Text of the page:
October 20, 2022 posted by Steve Stanchfield

Scrappy in “The Great Experiment” (1934)

There’s a stack of hard drives in front of me, and a small basket put on its side with small hard drives on the ‘shelves’. It’s an attempt to organize an area that tends to be ungainly a day after each organization. Cords strain around in front and behind this area- another reminder of the hasty tear down and set up between these machines traveling to the office or the school and back. Attempts to organize what is on each of them tends to favor whether a file is needed at a particular time, and each new drive is purchased at first to gather projects that have managed to have assets on multiple drives. Consolidation and organizational days are especially nice here since all works stops while the transfers are happening and the actual chores of the house take over, as they should.

At times the level of chaos that is Thunderbean is something I need a little break from, but, just like the school, I get an itch before too long to jump right back in. These are weeks where that little break really isn’t possible, but I’m hoping by week’s end the hard drives will have found their place in the media cabinet in the upstairs closet, leaving only the things currently in progress. With many projects closing in on completion, I’m finding I’m getting restless to get the new ventures started or moving in that direction- but I’ll get these current things out before taking further dives into those new ventures at the moment. I’m hoping to do a more extensive article sometime soon detailing a few of these.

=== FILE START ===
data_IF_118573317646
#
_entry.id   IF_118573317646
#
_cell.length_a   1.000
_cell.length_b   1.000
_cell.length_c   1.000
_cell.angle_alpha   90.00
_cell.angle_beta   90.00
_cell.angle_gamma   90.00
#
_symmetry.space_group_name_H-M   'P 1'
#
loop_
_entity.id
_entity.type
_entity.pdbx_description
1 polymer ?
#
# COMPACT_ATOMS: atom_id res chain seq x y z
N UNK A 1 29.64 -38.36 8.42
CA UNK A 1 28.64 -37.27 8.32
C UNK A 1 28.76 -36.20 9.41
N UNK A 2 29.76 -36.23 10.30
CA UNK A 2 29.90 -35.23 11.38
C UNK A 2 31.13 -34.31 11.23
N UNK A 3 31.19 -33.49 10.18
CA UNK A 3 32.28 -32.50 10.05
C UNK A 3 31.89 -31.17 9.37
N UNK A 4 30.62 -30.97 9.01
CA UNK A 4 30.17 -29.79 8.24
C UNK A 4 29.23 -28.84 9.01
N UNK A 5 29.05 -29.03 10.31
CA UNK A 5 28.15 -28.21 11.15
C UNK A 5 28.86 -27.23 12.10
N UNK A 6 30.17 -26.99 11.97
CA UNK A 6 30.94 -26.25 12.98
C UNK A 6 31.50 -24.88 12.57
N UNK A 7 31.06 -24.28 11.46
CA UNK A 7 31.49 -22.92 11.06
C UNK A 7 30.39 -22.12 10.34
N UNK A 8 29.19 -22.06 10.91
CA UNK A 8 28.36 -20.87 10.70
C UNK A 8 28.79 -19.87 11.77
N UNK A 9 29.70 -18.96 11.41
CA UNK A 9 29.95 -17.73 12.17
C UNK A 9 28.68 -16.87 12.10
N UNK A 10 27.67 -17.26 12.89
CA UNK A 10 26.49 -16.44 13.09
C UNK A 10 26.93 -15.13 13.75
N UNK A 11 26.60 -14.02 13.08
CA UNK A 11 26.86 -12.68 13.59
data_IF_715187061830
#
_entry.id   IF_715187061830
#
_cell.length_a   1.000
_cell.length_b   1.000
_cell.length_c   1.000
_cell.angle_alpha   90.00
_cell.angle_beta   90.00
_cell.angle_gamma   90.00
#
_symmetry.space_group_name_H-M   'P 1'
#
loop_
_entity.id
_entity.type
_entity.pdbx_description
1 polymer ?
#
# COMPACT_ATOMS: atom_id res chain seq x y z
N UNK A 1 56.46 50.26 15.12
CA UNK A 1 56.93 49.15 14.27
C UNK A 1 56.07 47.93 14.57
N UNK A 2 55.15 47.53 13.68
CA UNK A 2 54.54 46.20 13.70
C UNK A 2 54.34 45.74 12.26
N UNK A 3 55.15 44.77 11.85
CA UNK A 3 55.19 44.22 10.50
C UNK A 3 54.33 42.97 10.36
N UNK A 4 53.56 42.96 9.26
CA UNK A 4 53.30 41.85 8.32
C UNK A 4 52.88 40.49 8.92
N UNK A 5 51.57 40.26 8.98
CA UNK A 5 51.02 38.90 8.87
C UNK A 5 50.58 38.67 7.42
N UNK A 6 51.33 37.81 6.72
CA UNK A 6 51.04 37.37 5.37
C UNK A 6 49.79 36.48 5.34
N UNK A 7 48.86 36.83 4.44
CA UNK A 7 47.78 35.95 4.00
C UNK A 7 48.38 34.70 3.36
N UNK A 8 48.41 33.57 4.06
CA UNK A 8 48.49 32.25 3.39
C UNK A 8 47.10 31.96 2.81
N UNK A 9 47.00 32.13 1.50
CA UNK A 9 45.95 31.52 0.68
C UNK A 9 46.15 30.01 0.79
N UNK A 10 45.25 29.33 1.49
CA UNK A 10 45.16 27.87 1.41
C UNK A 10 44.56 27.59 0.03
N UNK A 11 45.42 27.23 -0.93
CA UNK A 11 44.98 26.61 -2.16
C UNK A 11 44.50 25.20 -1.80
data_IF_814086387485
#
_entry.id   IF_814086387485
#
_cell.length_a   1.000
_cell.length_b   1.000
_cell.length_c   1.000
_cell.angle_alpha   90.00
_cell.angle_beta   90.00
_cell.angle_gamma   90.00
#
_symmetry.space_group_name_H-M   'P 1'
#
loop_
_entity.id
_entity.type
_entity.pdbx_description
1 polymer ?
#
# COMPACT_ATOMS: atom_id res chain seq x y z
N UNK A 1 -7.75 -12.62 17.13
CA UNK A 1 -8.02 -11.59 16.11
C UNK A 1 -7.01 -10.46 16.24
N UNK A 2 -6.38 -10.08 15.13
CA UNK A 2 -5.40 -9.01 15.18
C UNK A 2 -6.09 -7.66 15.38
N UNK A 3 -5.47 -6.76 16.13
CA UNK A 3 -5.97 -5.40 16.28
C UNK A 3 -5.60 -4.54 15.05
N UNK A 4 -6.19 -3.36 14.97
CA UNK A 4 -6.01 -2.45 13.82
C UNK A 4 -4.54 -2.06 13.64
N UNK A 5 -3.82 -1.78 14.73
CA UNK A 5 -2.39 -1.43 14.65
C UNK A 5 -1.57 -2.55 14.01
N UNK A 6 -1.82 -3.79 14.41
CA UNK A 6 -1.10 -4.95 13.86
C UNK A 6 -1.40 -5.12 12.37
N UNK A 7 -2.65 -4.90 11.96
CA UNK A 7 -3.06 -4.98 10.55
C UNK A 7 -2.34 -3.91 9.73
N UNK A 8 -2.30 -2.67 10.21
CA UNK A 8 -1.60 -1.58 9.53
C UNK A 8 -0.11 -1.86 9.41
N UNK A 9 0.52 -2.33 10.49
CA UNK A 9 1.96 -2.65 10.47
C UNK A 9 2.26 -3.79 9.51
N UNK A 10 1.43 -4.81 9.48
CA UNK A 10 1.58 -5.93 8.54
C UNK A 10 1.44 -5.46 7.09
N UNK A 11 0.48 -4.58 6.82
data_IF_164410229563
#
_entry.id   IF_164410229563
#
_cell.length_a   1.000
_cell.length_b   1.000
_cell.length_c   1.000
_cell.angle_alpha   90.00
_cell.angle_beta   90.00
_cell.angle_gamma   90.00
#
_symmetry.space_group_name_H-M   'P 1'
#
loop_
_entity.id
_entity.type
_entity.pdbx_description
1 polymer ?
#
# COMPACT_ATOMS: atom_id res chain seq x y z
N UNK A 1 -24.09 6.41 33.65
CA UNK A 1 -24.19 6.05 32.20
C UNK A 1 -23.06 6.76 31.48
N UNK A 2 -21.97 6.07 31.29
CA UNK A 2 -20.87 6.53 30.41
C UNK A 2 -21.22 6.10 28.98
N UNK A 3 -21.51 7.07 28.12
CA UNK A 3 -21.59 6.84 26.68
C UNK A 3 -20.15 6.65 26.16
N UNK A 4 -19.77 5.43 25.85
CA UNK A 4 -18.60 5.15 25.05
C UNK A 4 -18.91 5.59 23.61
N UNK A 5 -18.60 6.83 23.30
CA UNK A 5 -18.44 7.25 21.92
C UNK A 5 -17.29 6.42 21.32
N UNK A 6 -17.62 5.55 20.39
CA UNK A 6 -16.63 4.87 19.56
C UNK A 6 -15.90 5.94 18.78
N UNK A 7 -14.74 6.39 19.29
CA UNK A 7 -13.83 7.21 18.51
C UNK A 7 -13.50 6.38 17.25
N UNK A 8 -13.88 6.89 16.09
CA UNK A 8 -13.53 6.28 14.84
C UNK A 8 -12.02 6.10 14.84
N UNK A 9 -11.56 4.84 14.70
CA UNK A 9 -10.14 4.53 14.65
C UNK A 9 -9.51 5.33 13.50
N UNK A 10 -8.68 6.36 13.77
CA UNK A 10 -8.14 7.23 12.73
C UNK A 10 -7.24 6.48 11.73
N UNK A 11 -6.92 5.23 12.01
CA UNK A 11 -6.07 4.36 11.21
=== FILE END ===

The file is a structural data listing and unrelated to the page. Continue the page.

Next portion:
In Thunderbean Shipping News:
Dave, Becky and Becca are doing an excellent job getting all the things out the door this week. The things that are currently shipping (or already shipped as of today) are: